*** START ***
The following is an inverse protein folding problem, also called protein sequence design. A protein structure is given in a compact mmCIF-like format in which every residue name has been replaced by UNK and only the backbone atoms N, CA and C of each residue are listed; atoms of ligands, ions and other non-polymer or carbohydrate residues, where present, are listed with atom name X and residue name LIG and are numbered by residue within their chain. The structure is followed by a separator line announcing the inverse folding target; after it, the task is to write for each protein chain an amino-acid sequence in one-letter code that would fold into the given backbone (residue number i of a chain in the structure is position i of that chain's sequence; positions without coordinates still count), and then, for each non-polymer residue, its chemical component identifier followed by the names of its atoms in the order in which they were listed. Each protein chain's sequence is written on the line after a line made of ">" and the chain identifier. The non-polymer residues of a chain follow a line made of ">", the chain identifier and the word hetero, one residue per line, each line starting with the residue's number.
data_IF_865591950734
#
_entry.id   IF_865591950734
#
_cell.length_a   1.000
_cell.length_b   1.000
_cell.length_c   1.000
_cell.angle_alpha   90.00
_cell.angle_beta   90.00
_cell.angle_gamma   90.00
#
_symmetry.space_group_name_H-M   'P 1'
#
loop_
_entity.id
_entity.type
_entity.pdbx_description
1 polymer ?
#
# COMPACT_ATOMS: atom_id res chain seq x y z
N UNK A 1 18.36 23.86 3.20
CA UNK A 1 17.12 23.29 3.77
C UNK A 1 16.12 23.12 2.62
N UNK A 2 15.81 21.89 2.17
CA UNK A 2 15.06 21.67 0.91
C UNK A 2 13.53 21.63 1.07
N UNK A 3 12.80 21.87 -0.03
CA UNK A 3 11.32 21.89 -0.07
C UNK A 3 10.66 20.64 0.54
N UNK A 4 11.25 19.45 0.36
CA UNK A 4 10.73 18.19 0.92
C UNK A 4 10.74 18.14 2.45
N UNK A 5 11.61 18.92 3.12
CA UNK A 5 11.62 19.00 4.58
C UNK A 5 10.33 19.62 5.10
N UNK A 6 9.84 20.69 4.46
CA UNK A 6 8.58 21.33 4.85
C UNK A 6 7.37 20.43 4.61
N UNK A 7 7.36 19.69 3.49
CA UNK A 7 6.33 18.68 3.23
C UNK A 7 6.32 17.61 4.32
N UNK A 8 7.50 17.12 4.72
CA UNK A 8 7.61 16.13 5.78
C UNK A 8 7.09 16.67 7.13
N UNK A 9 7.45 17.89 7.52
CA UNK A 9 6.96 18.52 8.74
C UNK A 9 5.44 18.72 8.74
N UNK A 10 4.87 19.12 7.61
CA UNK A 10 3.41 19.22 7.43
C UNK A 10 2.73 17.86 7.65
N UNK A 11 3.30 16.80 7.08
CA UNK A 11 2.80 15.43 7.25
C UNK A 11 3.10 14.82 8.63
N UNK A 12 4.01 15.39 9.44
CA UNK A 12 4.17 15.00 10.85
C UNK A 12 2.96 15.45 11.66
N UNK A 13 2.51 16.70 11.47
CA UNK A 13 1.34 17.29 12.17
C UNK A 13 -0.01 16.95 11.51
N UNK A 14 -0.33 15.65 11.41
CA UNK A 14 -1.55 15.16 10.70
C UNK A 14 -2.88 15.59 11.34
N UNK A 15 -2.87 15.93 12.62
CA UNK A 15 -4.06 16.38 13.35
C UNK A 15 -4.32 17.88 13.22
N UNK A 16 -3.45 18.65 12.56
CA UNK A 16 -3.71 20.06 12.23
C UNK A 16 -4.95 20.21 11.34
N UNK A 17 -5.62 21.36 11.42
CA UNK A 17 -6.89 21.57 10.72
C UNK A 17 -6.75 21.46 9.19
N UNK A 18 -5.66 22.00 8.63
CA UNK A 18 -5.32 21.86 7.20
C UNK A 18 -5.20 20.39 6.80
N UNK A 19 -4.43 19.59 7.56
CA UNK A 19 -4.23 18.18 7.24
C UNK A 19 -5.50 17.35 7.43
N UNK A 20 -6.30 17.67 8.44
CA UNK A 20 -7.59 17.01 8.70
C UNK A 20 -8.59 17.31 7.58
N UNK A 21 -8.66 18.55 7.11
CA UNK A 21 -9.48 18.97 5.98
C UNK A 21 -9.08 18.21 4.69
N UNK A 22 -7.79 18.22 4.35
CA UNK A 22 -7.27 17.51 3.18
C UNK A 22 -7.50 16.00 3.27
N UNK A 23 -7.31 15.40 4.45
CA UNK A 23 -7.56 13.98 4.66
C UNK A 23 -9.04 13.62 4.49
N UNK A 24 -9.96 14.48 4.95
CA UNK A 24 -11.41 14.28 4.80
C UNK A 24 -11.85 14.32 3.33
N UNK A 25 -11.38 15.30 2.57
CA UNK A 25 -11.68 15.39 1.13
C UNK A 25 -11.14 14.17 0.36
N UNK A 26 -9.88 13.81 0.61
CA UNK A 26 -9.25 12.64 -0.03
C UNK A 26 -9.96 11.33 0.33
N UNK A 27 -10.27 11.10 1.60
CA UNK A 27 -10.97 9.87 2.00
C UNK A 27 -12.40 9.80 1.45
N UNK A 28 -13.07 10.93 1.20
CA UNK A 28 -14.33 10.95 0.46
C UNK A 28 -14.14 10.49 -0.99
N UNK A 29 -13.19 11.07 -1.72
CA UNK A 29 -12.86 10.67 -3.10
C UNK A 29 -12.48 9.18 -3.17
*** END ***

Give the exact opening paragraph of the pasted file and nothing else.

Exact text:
The following is an inverse protein folding problem, also called protein sequence design. A protein structure is given in a compact mmCIF-like format in which every residue name has been replaced by UNK and only the backbone atoms N, CA and C of each residue are listed; atoms of ligands, ions and other non-polymer or carbohydrate residues, where present, are listed with atom name X and residue name LIG and are numbered by residue within their chain. The structure is followed by a separator line announcing the inverse folding target; after it, the task is to write for each protein chain an amino-acid sequence in one-letter code that would fold into the given backbone (residue number i of a chain in the structure is position i of that chain's sequence; positions without coordinates still count), and then, for each non-polymer residue, its chemical component identifier followed by the names of its atoms in the order in which they were listed. Each protein chain's sequence is written on the line after a line made of ">" and the chain identifier. The non-polymer residues of a chain follow a line made of ">", the chain identifier and the word hetero, one residue per line, each line starting with the residue's number.